Taxation and Regulation of Solar Energy Projects Under the DRIVE Act
Earlier this month Governor Baker signed “An Act Driving Clean Energy and Offshore Wind”, Chapter 179 of the Acts of 2022. The dual-use solar provisions of the Act limit municipal authority to tax these projects at their full value and restrict their ability to regulate the use of land for such projects. In the context of the Act, dual-use refers to certain qualifying solar projects which are sited on land that is “primarily and directly” used for agriculture or horticulture.
Section 42 of the Act amends Chapter 61A of the General Laws, which provides certain tax benefits to enrolled agricultural and horticultural land. This chapter allows qualifying land to be assessed based on its agricultural value, rather than its potential development value. Previously, the provisions of Chapter 61A only applied to dual-use projects which generated energy exclusively for the use of the farm upon which it was located, limited to projects that produced no more than 125% of the annual energy use of the farm. Now, as long as the qualifying dual-use project “does not impede the continued use of land for agricultural or horticultural purposes”, dual-use land is deemed to be in agricultural or horticultural use, extending the full tax benefits of Chapter 61A to projects of any size, without limitation.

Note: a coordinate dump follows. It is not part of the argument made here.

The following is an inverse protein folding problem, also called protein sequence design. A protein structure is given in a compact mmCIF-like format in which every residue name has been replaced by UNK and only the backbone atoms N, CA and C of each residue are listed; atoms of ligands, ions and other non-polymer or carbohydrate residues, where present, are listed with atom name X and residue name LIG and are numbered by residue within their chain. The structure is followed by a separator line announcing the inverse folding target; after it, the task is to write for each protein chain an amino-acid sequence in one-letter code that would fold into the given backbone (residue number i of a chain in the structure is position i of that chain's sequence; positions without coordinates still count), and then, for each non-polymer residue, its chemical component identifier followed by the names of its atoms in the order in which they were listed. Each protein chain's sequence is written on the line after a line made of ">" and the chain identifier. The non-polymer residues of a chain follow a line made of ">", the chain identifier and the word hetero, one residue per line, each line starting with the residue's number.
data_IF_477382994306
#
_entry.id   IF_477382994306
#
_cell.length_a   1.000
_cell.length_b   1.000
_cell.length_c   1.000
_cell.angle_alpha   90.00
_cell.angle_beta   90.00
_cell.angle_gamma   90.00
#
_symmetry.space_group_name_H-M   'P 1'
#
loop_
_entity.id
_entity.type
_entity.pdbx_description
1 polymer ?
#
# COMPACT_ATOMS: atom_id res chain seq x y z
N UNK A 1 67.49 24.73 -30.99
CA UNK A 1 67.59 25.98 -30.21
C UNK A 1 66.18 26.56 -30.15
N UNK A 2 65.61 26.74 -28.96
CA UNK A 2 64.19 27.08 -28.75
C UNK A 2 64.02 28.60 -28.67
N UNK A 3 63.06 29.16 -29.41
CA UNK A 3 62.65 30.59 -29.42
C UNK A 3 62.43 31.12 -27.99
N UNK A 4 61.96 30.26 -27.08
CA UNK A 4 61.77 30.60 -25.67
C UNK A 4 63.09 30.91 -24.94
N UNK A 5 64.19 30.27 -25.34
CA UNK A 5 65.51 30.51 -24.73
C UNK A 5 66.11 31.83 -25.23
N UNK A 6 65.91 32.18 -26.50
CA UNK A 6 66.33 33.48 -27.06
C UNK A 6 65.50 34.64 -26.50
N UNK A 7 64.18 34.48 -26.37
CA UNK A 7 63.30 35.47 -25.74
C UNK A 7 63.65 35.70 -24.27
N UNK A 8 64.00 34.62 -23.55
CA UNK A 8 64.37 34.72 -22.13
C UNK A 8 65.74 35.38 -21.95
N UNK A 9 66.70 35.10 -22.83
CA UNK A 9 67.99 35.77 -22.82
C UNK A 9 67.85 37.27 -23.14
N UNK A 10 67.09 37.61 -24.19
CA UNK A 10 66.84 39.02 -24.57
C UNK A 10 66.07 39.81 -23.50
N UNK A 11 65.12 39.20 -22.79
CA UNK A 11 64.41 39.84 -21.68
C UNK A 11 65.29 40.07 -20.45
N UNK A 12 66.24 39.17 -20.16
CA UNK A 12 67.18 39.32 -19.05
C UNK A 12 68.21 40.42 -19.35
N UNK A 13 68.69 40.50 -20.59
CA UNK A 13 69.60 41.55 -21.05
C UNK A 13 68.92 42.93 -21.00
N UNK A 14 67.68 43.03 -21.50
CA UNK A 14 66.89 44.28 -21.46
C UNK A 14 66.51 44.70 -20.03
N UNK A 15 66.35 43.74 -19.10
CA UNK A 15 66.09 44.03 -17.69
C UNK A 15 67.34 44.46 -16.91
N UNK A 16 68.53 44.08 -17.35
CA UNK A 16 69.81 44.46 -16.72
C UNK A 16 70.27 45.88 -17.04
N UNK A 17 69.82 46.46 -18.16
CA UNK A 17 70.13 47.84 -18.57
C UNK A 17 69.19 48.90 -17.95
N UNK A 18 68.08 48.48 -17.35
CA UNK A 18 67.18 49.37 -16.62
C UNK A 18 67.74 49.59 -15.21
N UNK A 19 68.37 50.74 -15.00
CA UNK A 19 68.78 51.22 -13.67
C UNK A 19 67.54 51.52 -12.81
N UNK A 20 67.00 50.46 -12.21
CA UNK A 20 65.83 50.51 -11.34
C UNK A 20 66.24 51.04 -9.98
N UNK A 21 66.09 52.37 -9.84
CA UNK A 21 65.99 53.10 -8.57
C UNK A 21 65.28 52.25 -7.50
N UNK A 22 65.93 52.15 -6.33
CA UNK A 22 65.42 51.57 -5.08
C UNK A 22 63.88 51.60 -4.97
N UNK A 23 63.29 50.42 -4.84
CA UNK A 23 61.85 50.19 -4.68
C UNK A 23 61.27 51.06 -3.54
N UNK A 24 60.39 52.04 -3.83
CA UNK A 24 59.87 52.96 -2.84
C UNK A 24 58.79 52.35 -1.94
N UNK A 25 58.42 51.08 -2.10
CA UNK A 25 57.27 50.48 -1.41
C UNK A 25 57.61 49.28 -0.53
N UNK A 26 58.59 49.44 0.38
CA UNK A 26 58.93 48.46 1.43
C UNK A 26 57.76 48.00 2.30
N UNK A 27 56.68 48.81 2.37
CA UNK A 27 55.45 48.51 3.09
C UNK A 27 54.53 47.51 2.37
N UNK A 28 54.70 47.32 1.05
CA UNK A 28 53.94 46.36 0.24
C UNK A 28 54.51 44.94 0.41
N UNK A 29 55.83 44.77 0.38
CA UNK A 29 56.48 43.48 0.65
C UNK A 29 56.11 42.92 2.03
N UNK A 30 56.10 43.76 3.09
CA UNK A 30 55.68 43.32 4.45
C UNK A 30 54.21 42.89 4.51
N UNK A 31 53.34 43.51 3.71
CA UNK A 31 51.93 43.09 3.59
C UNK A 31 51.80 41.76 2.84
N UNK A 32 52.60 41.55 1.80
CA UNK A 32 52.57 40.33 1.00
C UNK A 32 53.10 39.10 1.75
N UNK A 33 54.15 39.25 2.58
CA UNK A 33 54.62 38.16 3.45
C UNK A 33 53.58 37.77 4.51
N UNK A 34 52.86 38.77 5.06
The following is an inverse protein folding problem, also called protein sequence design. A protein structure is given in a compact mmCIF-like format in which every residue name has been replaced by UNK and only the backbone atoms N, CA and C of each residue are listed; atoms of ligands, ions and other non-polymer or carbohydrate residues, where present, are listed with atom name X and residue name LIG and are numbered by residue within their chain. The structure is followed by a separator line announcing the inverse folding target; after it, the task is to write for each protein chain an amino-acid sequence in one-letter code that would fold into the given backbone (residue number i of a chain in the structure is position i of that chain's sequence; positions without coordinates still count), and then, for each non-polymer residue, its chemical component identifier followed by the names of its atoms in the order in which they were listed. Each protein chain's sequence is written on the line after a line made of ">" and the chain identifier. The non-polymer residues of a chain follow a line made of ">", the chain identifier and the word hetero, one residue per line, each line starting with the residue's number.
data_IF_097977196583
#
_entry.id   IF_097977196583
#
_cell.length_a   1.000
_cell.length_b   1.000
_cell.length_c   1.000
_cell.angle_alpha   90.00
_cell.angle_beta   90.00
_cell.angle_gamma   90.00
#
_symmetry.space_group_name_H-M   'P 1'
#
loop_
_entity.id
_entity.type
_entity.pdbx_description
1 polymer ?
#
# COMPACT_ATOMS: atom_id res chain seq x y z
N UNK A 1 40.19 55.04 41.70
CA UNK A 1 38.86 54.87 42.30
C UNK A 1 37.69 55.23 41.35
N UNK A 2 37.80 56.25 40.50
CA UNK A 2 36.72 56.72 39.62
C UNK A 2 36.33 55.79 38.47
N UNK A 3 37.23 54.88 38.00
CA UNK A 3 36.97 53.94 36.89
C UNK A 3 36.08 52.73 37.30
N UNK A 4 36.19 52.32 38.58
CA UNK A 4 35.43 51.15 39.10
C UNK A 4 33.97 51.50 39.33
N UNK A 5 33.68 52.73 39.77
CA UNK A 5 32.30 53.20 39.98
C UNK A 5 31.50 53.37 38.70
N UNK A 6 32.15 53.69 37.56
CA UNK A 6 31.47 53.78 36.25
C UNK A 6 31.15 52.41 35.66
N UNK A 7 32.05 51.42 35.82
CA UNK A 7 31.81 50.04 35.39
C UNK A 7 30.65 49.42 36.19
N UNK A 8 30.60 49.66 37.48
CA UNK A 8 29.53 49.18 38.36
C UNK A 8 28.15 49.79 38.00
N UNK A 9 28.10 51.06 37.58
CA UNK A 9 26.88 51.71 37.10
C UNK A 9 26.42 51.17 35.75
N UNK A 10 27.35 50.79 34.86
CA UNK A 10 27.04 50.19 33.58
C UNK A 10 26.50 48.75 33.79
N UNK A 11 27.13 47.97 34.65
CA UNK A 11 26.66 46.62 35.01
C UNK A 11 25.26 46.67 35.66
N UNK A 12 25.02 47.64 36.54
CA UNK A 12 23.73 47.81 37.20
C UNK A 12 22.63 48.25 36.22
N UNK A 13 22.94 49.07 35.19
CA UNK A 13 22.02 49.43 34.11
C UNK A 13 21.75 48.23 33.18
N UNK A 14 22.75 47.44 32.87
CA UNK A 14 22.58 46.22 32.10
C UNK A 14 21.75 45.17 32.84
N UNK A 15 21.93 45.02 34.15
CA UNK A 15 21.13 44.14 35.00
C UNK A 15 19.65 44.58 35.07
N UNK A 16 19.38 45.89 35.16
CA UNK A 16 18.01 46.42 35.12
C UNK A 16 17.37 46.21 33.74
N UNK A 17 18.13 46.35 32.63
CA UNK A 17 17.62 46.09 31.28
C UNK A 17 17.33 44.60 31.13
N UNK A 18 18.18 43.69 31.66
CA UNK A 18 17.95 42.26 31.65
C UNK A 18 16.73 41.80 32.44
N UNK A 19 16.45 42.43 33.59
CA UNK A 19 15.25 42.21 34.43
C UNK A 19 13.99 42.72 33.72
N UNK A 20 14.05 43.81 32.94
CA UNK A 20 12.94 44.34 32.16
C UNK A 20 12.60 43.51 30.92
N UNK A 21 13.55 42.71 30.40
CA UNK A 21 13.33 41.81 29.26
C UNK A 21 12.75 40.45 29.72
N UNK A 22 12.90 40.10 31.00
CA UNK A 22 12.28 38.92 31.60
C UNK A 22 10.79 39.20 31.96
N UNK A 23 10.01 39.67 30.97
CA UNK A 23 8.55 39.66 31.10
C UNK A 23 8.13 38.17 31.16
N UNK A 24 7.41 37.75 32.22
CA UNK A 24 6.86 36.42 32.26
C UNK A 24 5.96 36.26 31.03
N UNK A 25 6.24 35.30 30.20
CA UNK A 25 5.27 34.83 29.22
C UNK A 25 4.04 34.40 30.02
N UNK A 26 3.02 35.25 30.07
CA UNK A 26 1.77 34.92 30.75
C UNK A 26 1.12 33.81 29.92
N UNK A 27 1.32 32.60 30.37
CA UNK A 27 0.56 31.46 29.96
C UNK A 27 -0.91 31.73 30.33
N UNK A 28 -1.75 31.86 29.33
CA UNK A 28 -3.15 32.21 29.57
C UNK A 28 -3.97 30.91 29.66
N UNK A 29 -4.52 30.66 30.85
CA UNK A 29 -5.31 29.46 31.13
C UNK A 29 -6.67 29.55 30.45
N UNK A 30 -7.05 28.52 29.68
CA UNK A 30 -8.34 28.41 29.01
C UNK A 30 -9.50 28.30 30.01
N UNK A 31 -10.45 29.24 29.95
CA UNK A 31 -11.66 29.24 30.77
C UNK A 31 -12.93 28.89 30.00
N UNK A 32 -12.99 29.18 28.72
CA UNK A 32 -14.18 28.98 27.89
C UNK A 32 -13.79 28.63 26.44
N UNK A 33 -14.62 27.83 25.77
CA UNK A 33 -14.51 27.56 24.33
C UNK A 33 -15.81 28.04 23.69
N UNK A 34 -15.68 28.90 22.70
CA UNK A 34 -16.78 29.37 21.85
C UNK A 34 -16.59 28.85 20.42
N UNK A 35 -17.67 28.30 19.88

Additionally, the Act changes how towns may apply zoning to dual-use projects. Previously, Chapter 61A provided that such projects “shall be subject to local zoning requirements applicable to renewable energy generating sources.” Now, dual-use projects—if sited on land that is used primarily and directly for agriculture or horticulture—are also deemed to be agricultural or horticultural uses for the purposes of local zoning and subject to the protections afforded to agricultural uses under § 3 of Chapter 40A. Section 3, commonly known as the “Dover Amendment”, limits the authority of municipalities to regulate the use of agricultural land and provides that municipalities cannot prohibit, unreasonably regulate, or require a special permit for the use of land for agriculture or horticulture.
While the new Act will no doubt spur the development of dual-use solar projects, it will do so at the expense of local authority.